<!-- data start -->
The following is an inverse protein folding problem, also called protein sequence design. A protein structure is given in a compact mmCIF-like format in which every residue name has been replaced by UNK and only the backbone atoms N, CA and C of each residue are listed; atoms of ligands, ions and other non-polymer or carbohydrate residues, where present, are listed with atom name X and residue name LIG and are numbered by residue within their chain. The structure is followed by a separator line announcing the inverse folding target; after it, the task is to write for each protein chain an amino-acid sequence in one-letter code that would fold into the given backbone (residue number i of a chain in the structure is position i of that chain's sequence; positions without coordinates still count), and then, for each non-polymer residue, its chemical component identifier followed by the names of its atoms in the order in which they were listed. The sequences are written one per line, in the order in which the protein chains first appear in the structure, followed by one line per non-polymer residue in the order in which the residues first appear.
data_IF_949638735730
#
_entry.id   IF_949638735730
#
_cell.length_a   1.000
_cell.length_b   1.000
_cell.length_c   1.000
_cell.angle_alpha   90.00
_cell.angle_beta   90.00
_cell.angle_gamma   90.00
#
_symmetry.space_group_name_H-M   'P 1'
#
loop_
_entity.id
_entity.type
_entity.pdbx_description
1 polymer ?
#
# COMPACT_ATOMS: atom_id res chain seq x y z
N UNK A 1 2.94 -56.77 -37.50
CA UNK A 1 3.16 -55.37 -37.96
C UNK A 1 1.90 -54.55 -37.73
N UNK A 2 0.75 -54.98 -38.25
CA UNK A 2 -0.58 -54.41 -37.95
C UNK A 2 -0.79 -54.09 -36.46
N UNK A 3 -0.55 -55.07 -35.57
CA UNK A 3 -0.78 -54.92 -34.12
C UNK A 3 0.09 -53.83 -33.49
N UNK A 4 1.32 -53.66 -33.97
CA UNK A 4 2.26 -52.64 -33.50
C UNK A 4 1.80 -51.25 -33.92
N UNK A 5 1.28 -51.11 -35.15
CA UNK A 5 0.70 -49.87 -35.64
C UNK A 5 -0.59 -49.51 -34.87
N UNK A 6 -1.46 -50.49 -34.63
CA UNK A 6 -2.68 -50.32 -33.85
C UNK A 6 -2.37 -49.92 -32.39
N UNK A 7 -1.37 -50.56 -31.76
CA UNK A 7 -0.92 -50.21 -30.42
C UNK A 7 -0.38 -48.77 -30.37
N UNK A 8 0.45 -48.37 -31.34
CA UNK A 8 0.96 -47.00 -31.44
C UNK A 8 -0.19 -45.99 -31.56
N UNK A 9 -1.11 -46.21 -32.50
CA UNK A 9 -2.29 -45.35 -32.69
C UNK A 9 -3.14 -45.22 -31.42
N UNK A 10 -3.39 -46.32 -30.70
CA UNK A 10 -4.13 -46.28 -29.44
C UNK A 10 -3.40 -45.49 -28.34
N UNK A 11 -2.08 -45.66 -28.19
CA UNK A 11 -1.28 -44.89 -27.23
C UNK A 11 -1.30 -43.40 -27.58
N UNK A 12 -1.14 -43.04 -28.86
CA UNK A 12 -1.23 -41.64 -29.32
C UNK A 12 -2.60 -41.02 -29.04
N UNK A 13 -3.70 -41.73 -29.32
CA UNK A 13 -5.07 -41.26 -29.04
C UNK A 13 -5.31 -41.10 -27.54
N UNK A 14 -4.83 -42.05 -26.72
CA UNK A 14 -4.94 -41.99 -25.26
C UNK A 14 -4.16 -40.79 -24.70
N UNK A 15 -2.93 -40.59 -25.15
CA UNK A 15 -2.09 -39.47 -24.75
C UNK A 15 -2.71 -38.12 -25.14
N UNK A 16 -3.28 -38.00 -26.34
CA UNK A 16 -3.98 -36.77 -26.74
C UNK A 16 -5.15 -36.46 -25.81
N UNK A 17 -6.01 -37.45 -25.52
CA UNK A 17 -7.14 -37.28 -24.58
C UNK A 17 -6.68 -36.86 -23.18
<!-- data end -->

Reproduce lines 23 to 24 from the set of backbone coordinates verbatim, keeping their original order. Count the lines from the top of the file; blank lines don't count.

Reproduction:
CA UNK A 1 3.16 -55.37 -37.96
C UNK A 1 1.90 -54.55 -37.73